Few countries have suffered more from the convulsions and bloodshed of twentieth-century Europe than those in the eastern Baltic. Caught between the giants of Germany and Russia, on a route across which armies surged or retreated, small nations like Latvia and Estonia were for centuries the subjects of conquests and domination as foreign colonizers claimed control of the territory and its inhabitants, along with their religion, government, and culture.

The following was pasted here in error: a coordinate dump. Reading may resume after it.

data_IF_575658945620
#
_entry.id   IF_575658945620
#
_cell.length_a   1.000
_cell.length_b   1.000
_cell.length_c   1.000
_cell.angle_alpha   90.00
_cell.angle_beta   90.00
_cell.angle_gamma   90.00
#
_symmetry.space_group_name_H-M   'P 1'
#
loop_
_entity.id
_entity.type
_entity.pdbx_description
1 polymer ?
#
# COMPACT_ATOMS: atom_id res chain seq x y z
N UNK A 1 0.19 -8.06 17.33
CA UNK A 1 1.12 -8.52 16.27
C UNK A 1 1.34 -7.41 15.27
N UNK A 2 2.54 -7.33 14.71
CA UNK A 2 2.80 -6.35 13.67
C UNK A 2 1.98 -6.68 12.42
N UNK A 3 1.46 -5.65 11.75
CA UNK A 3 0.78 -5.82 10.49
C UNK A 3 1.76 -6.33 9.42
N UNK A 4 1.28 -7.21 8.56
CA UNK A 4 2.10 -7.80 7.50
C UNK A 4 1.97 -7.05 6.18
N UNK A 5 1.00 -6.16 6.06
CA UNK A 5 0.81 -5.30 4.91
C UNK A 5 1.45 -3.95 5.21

The Glass Wall features an extraordinary cast of characters—contemporary and historical, foreign and indigenous—who have lived and fought in the Baltic, western Europe’s easternmost stronghold. Too often the destiny of this region has seemed to be serving as the front line in other people’s wars. By telling the stories of warriors and victims, of philosophers and Baltic barons, of poets and artists, of rebels and emperors, and of others who lived through years of turmoil and violence, Max Egremont sets forth a brilliant account of a long-overlooked region, on a frontier whose limits may still be in doubt.